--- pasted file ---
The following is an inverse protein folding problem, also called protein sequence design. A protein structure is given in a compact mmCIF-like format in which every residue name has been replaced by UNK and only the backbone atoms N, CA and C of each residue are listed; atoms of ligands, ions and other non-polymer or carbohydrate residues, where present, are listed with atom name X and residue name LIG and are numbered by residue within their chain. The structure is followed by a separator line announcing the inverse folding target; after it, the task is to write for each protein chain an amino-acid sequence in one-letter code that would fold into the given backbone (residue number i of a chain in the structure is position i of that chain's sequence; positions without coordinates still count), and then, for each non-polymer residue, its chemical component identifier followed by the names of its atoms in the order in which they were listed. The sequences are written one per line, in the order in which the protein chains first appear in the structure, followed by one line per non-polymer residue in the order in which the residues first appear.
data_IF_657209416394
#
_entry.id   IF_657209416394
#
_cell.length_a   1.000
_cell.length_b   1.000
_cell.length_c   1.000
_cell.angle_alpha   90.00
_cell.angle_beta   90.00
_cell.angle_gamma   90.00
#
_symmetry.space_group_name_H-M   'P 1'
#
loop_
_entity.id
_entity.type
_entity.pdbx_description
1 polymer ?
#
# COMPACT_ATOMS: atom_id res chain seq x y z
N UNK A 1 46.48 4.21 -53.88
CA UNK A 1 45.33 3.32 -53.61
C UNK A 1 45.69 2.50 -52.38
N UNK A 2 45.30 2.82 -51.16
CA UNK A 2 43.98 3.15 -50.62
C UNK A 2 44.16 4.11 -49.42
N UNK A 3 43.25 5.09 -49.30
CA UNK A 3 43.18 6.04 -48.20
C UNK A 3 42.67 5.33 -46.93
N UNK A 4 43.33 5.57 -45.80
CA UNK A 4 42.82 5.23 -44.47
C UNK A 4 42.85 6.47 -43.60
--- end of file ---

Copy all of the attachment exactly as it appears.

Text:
The following is an inverse protein folding problem, also called protein sequence design. A protein structure is given in a compact mmCIF-like format in which every residue name has been replaced by UNK and only the backbone atoms N, CA and C of each residue are listed; atoms of ligands, ions and other non-polymer or carbohydrate residues, where present, are listed with atom name X and residue name LIG and are numbered by residue within their chain. The structure is followed by a separator line announcing the inverse folding target; after it, the task is to write for each protein chain an amino-acid sequence in one-letter code that would fold into the given backbone (residue number i of a chain in the structure is position i of that chain's sequence; positions without coordinates still count), and then, for each non-polymer residue, its chemical component identifier followed by the names of its atoms in the order in which they were listed. The sequences are written one per line, in the order in which the protein chains first appear in the structure, followed by one line per non-polymer residue in the order in which the residues first appear.
data_IF_657209416394
#
_entry.id   IF_657209416394
#
_cell.length_a   1.000
_cell.length_b   1.000
_cell.length_c   1.000
_cell.angle_alpha   90.00
_cell.angle_beta   90.00
_cell.angle_gamma   90.00
#
_symmetry.space_group_name_H-M   'P 1'
#
loop_
_entity.id
_entity.type
_entity.pdbx_description
1 polymer ?
#
# COMPACT_ATOMS: atom_id res chain seq x y z
N UNK A 1 46.48 4.21 -53.88
CA UNK A 1 45.33 3.32 -53.61
C UNK A 1 45.69 2.50 -52.38
N UNK A 2 45.30 2.82 -51.16
CA UNK A 2 43.98 3.15 -50.62
C UNK A 2 44.16 4.11 -49.42
N UNK A 3 43.25 5.09 -49.30
CA UNK A 3 43.18 6.04 -48.20
C UNK A 3 42.67 5.33 -46.93
N UNK A 4 43.33 5.57 -45.80
CA UNK A 4 42.82 5.23 -44.47
C UNK A 4 42.85 6.47 -43.60